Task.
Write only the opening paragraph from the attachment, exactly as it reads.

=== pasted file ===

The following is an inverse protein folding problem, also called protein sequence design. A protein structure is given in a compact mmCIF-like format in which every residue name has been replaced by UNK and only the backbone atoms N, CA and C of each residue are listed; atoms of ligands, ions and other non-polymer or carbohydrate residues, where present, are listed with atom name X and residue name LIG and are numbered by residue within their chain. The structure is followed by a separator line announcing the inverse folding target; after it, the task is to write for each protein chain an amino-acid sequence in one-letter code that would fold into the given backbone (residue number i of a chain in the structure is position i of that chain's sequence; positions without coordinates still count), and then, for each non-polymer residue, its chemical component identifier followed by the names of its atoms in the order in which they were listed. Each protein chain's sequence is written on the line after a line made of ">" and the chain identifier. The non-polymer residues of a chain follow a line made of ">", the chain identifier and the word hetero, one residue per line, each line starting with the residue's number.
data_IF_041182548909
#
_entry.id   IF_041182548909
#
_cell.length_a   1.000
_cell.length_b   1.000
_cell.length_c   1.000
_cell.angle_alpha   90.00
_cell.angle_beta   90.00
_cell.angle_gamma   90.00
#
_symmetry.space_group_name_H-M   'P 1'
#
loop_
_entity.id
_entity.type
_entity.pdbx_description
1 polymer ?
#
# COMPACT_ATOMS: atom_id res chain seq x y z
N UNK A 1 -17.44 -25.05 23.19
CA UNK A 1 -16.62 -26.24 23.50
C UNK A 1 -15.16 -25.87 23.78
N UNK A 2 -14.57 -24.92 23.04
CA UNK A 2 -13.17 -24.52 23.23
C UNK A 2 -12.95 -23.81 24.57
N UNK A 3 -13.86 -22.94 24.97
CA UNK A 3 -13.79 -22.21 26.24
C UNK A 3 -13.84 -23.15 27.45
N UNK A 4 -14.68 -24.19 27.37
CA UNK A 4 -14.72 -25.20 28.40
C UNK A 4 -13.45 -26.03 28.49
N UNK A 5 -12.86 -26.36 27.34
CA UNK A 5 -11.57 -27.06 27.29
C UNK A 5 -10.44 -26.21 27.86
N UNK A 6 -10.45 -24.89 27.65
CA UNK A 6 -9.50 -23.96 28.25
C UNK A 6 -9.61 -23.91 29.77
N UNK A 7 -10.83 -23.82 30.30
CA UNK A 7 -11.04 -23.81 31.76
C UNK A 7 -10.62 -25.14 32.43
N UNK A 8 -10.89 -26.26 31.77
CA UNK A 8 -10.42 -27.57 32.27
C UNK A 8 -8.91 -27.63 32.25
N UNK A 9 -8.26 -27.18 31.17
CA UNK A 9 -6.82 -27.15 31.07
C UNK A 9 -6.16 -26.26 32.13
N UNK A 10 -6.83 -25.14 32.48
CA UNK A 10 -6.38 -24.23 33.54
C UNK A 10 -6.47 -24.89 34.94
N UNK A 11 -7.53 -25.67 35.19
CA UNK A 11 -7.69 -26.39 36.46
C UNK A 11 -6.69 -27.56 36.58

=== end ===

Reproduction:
The following is an inverse protein folding problem, also called protein sequence design. A protein structure is given in a compact mmCIF-like format in which every residue name has been replaced by UNK and only the backbone atoms N, CA and C of each residue are listed; atoms of ligands, ions and other non-polymer or carbohydrate residues, where present, are listed with atom name X and residue name LIG and are numbered by residue within their chain. The structure is followed by a separator line announcing the inverse folding target; after it, the task is to write for each protein chain an amino-acid sequence in one-letter code that would fold into the given backbone (residue number i of a chain in the structure is position i of that chain's sequence; positions without coordinates still count), and then, for each non-polymer residue, its chemical component identifier followed by the names of its atoms in the order in which they were listed. Each protein chain's sequence is written on the line after a line made of ">" and the chain identifier. The non-polymer residues of a chain follow a line made of ">", the chain identifier and the word hetero, one residue per line, each line starting with the residue's number.